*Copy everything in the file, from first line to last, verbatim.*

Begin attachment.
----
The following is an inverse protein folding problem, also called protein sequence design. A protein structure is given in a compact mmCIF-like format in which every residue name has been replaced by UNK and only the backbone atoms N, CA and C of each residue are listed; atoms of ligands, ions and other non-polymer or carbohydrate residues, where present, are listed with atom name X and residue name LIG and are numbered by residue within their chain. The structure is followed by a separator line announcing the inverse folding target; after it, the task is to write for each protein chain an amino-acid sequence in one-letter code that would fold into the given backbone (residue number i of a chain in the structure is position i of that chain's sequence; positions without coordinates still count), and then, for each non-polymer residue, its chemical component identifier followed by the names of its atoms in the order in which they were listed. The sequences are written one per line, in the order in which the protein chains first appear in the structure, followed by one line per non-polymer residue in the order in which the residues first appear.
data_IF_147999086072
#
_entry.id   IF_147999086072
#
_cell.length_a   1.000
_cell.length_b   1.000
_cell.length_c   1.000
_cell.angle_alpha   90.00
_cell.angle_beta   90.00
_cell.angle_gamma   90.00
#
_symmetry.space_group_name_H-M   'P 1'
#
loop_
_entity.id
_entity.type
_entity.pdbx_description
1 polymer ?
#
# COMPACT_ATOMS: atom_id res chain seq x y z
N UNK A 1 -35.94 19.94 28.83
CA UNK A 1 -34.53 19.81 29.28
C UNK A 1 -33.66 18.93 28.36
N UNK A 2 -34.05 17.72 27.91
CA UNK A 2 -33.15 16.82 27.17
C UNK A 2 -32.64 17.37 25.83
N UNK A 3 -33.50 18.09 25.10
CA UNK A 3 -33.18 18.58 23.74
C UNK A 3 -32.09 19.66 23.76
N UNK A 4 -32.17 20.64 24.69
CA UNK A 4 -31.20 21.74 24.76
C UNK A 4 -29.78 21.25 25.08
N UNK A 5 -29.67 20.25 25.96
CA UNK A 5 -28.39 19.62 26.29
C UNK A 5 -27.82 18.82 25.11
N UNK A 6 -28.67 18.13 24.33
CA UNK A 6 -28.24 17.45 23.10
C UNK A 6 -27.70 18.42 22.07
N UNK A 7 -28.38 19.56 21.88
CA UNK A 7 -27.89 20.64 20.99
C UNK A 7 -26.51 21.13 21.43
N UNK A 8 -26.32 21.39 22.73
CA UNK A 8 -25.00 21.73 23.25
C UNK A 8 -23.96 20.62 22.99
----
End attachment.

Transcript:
The following is an inverse protein folding problem, also called protein sequence design. A protein structure is given in a compact mmCIF-like format in which every residue name has been replaced by UNK and only the backbone atoms N, CA and C of each residue are listed; atoms of ligands, ions and other non-polymer or carbohydrate residues, where present, are listed with atom name X and residue name LIG and are numbered by residue within their chain. The structure is followed by a separator line announcing the inverse folding target; after it, the task is to write for each protein chain an amino-acid sequence in one-letter code that would fold into the given backbone (residue number i of a chain in the structure is position i of that chain's sequence; positions without coordinates still count), and then, for each non-polymer residue, its chemical component identifier followed by the names of its atoms in the order in which they were listed. The sequences are written one per line, in the order in which the protein chains first appear in the structure, followed by one line per non-polymer residue in the order in which the residues first appear.
data_IF_147999086072
#
_entry.id   IF_147999086072
#
_cell.length_a   1.000
_cell.length_b   1.000
_cell.length_c   1.000
_cell.angle_alpha   90.00
_cell.angle_beta   90.00
_cell.angle_gamma   90.00
#
_symmetry.space_group_name_H-M   'P 1'
#
loop_
_entity.id
_entity.type
_entity.pdbx_description
1 polymer ?
#
# COMPACT_ATOMS: atom_id res chain seq x y z
N UNK A 1 -35.94 19.94 28.83
CA UNK A 1 -34.53 19.81 29.28
C UNK A 1 -33.66 18.93 28.36
N UNK A 2 -34.05 17.72 27.91
CA UNK A 2 -33.15 16.82 27.17
C UNK A 2 -32.64 17.37 25.83
N UNK A 3 -33.50 18.09 25.10
CA UNK A 3 -33.18 18.58 23.74
C UNK A 3 -32.09 19.66 23.76
N UNK A 4 -32.17 20.64 24.69
CA UNK A 4 -31.20 21.74 24.76
C UNK A 4 -29.78 21.25 25.08
N UNK A 5 -29.67 20.25 25.96
CA UNK A 5 -28.39 19.62 26.29
C UNK A 5 -27.82 18.82 25.11
N UNK A 6 -28.67 18.13 24.33
CA UNK A 6 -28.24 17.45 23.10
C UNK A 6 -27.70 18.42 22.07
N UNK A 7 -28.38 19.56 21.88
CA UNK A 7 -27.89 20.64 20.99
C UNK A 7 -26.51 21.13 21.43
N UNK A 8 -26.32 21.39 22.73
CA UNK A 8 -25.00 21.73 23.25
C UNK A 8 -23.96 20.62 22.99